The College Park City Council discussed the creation of a new College Park newspaper during its work session Tuesday night, following a conversation with Chris Currie, vice president and chief financial officer of Hyattsville Community Newspaper Inc.
The city has long considered ways to improve communication with its residents, and many council members said they think a new College Park-focused newspaper would be a productive way to increase community engagement.
“I’m really excited about the opportunity of having this going out to our residents,” said District 4 Councilwoman Denise Mitchell.
The Hyattsville Community Newspaper corporation’s board unanimously approved the proposal of a College Park paper in late October, and on Tuesday, Currie and the council discussed getting a paper up and running.
The proposal for the paper involves a partnership between the city and the corporation. If approved, the corporation’s board would expand to incorporate the College Park community and hire a separate editorial staff for the new paper.
The paper would be filled only with local content, according to meeting materials, including local crime coverage, council updates, city development reports and more.
The “monthly, full-color newspaper” would be mailed to “residential and business addresses” throughout the city and given out at local gathering spots, meeting materials said.
“I think print publications are still very, very effective, and actually superior in many ways to internet-based communication,” Currie said, adding that he thinks the community could potentially benefit a lot from a paper in the city.
In September, The Diamondback’s parent company announced the independent student newspaper, which covers the University of Maryland and the city of College Park, will stop publishing its weekly print edition in March. After 110 years in circulation, the company’s board president said the paper is getting close to the point where printing costs would be higher than the money brought in from advertiser funds.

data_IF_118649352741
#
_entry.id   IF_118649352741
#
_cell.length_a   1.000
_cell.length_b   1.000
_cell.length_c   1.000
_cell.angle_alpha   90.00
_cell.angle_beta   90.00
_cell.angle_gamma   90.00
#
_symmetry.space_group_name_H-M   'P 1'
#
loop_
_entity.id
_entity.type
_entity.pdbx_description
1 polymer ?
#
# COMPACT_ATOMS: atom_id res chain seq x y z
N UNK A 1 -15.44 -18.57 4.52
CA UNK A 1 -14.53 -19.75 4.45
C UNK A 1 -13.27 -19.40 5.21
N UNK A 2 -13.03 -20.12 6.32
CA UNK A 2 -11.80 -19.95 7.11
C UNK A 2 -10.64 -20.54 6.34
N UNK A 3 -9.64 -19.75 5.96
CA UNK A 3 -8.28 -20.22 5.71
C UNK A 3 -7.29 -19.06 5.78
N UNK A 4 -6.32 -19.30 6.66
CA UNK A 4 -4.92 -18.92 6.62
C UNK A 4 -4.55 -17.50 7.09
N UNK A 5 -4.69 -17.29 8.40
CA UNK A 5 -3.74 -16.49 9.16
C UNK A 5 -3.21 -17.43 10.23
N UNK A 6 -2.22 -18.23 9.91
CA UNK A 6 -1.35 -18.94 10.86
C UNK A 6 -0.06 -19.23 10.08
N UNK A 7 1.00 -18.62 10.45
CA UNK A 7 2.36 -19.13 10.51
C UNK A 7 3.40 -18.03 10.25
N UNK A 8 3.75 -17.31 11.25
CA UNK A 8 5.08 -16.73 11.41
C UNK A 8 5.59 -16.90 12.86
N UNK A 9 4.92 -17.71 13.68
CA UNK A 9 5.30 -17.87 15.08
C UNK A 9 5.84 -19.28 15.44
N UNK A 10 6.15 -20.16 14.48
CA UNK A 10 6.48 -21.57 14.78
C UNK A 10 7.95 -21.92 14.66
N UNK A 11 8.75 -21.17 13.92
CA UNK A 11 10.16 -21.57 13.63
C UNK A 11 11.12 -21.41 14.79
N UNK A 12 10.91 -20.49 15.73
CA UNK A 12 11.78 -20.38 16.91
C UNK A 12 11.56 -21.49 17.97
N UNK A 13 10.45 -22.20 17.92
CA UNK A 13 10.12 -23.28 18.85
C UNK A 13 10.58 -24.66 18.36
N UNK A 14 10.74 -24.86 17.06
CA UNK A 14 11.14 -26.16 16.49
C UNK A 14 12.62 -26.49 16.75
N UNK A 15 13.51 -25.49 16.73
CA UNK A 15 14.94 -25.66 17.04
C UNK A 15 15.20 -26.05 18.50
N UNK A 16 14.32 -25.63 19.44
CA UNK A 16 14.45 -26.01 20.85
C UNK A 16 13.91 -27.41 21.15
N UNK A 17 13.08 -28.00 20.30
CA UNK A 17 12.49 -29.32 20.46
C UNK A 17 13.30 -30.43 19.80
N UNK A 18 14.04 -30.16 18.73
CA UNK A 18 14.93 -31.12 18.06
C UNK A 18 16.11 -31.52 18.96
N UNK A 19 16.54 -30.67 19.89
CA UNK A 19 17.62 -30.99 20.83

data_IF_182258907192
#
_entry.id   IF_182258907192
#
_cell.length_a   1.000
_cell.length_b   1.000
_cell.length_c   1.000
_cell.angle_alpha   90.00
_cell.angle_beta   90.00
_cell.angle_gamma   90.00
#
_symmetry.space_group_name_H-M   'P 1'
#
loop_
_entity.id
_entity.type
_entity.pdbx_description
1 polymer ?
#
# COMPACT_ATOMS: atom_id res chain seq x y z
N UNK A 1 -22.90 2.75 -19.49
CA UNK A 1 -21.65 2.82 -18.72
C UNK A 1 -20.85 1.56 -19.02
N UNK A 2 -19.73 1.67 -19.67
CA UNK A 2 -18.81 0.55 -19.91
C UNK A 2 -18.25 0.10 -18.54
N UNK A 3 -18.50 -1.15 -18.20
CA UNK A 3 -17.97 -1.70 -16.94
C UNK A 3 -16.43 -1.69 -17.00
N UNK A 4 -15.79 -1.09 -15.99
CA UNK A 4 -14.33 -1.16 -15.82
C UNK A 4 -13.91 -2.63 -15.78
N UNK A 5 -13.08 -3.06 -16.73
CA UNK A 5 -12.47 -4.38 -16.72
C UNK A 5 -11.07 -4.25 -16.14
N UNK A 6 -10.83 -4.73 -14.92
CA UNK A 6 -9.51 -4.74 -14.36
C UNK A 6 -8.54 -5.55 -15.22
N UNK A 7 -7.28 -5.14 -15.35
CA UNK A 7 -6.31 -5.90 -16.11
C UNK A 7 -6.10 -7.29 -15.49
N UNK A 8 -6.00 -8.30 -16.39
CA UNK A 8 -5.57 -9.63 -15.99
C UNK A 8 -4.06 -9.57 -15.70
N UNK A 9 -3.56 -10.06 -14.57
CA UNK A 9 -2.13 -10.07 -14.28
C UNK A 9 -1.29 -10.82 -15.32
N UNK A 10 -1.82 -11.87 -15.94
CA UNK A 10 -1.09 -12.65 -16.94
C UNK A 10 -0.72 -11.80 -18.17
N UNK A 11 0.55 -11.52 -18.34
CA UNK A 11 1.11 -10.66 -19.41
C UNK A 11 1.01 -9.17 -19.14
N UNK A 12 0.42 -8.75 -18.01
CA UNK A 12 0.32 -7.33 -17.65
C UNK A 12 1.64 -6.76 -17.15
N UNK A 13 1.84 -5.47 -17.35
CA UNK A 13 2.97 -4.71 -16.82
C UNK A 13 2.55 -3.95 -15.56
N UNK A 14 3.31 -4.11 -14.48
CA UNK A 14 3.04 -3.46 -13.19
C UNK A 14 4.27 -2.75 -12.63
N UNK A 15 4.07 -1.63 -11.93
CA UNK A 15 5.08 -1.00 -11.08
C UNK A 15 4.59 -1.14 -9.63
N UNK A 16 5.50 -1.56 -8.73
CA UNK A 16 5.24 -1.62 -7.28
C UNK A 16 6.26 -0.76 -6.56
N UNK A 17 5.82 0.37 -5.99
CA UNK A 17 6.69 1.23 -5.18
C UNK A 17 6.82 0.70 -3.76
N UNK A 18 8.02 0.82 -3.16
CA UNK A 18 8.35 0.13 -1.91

The city hopes advertising from local businesses could become one of the new paper’s main sources of revenue. For now, the city would have to provide funding for its startup, a cost of $30,000. The cost is already accounted for in the city’s budget for fiscal year 2020, and Currie said that the hope is to have the paper self-sustainable by sometime next year.
District 1 councilwoman Kate Kennedy said if the city is to provide funding, there needs to be specific regulations in the agreement between the city and the corporation that prevents the city from having influence in the paper itself.
“In the agreement, we’re going to need to be really concerned about not being able to control editorial content, and making sure that it’s independent,” Kennedy said.
At the end of the discussion, the council moved to place the issue on the consent agenda for the council’s meeting next week, which allows multiple items to be approved at once and typically doesn’t require debate. Many members, such as District 1 councilman Fazlul Kabir, say they will support the proposal.
If approved, the first edition would be released between three to four months after the council’s decision, said Bill Gardiner, assistant city manager.
But Currie added that if the council were to decide this month, the first edition could be out as early as March 2020.
“We could get off the ground pretty quickly here,” Currie said.